Louise Braille invented this method of writing in the 19th century. It consists of an arranged 2 x 3 grid of raised dots as a tactile coding system for letters, symbols and numbers. It has broadened horizons for the blind and visually impaired as there was the belief that if a student couldn't see well , " he cannot learn science like mathematics or physics".Braille created specialized symbols for mathematical equations, chemical formulas, physics and genetic concepts, allowing people with this disability to become an active part of the STEM community (Cheste, J., 2018).

Currently, there are separate versions of Braille for English, French, Spanish, Arabic, Hindi, Hindu, Mandarin, and some indigenous languages. The Uniform bar examination (UEB) has been adopted where it includes the literary, mathematical and scientific symbols in a single code, thus facilitating universal understanding (Cheste, J., 2018).

To raise awareness and encourage children with visual impairments to pursue a career in science, a collaboration was established with the Jalisco Secretariat of Public Education and the Development and Social Integration Secretariat (SEDIS). They have been working for several years to make the political and social scene of Jalisco more inclusive to people with visual impairments. The scientific lottery we created was translated into Braille. This collaboration made it possible to include the blind and visually impaired in activities carried out by the iGEM team to inspire them as future scientists.

Collaboration with School for Blind Children A.C.


Having the lottery translated into Braille made it possible to visit the School for Blind Children A.C. in Jalisco, Mexico. This is a non-profit civil association whose goal is to provide comprehensive education to blind children and teenagers in order to promote independence and ease their involvement with society. The scientific lottery was played together with the children and to expand their scientific knowledge, while the cards were being called, an explanation of each concept and tool was given.

Figure 6. Team members at the school for blind children, "we see for them" playing the inclusive scientific lottery. (October 4, 2023)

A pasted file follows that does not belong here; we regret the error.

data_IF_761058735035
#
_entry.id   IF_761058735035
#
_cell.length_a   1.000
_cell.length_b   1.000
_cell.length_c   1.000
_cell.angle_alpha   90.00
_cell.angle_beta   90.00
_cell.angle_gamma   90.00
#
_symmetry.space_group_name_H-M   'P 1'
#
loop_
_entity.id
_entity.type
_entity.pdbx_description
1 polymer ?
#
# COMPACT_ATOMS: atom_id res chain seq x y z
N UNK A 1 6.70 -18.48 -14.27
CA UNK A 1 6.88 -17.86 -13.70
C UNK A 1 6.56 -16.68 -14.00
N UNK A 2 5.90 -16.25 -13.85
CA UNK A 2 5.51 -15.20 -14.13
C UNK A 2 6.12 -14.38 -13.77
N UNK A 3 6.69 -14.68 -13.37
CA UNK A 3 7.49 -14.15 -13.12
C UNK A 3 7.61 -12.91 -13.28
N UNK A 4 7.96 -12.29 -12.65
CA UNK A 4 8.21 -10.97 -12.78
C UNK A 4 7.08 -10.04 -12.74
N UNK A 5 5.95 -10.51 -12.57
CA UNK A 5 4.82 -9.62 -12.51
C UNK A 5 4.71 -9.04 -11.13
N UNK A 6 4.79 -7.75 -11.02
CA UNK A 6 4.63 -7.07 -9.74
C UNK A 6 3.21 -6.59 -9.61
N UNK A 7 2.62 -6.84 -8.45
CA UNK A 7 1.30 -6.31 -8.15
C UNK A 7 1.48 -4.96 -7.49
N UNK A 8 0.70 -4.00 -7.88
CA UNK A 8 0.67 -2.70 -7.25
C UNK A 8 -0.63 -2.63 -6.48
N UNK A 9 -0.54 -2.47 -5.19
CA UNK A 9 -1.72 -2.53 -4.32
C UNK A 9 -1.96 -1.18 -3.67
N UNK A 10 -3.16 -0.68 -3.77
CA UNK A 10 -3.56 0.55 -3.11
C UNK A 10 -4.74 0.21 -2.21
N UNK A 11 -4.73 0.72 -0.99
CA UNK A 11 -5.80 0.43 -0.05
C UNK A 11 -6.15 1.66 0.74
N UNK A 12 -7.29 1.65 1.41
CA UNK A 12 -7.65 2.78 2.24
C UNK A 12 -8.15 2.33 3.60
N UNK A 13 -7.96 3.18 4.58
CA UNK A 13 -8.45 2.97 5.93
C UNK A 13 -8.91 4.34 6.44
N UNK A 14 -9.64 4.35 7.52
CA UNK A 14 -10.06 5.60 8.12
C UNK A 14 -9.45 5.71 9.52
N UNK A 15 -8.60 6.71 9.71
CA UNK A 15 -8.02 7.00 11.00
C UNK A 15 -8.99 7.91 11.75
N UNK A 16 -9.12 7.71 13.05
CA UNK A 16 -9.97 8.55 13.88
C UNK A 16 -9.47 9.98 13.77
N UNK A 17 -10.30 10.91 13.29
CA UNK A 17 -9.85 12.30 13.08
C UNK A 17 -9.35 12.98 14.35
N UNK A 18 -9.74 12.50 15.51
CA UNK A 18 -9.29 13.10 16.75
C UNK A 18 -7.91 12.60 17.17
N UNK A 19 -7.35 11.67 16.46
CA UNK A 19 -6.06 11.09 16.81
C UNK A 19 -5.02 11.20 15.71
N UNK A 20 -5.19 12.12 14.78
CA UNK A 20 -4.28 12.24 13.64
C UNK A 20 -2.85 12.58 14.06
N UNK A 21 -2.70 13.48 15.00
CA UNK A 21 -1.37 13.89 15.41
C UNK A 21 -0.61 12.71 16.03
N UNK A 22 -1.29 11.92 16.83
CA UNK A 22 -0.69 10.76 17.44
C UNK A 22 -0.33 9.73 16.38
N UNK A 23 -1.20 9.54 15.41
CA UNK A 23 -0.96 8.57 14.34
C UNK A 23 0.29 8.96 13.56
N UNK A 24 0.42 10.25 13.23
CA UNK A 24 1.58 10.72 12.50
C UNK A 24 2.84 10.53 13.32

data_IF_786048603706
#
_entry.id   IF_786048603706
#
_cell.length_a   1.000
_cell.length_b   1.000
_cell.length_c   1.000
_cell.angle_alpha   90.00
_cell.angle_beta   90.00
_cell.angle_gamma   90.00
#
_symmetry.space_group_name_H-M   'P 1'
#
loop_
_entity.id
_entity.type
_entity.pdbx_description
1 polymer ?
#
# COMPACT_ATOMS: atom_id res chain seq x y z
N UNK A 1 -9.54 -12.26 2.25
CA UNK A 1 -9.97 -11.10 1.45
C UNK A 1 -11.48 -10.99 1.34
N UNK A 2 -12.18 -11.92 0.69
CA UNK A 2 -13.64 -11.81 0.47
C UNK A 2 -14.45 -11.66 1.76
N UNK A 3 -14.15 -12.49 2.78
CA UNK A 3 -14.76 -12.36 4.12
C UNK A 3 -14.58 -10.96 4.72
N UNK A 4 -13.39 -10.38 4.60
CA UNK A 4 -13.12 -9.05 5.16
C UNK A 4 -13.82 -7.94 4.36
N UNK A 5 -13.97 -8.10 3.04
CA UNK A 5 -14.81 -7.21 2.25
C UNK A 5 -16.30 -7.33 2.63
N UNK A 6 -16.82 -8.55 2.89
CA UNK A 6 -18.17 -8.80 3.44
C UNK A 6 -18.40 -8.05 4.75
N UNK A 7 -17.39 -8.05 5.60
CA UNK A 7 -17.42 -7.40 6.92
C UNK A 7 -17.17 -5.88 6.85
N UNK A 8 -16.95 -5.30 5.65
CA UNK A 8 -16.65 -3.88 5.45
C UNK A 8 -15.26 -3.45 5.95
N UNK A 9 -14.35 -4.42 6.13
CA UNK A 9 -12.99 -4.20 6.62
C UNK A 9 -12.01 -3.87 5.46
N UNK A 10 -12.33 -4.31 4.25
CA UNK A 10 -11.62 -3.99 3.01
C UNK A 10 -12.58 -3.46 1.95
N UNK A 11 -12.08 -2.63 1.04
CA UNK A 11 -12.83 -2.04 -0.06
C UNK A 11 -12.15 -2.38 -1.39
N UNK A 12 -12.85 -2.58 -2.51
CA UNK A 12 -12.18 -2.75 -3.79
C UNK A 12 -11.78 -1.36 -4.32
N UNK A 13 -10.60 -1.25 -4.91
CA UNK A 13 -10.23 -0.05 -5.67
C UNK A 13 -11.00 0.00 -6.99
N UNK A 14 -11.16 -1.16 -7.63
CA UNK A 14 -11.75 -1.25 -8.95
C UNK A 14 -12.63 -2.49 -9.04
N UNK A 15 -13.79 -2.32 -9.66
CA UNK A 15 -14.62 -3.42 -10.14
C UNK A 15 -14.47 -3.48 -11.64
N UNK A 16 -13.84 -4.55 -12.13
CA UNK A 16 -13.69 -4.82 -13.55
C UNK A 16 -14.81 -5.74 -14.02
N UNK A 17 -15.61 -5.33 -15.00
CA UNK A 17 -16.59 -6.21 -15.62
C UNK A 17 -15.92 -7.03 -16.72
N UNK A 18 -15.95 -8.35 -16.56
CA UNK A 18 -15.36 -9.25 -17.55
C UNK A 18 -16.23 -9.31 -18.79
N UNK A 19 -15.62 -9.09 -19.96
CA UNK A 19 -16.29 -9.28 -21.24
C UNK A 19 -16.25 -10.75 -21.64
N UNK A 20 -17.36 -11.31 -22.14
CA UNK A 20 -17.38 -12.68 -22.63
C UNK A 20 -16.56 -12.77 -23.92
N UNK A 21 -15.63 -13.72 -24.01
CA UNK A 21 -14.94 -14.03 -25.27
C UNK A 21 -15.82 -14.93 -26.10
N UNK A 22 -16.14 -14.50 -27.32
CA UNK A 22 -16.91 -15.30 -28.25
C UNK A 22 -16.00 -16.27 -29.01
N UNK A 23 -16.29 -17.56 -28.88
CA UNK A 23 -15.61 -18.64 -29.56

Nursing Home: The Nuances of Age.


The years wrinkle the skin, but the renunciation of enthusiasm wrinkles the soul.
-Albert Schweitzer | Nobel Peace Prize Laureate, 1952

Older adults have much to offer the world, they are a source of wisdom, experience, and love.

Old age is the final stage in an individual's life and research shows that cognitive function slows down with age (NIH, 2020). The oldest members of society are considered "not useful" because of their decreased abilities, but a recent study published in Cognitive Health and Older Adults concluded that older people have a lot more information stored in the brain compared to younger people, which is why retrieving it takes longer. Older people were also shown to have a greater sensitivity to detail (NIH, 2020).

We collaborated with the "Residencia Guadalupe", a home for the elderly in Jalisco, Mexico, that offers professional medical services, continuous nursing care and constant supervision. We performed the experiment of painting white flowers through the water mixed with food colorants and explained how this is an analogy to water pollution. We also carried out the scientific lottery activity within this group, because in Mexico, no matter what age you are, that game is extremely popular and unites everyone.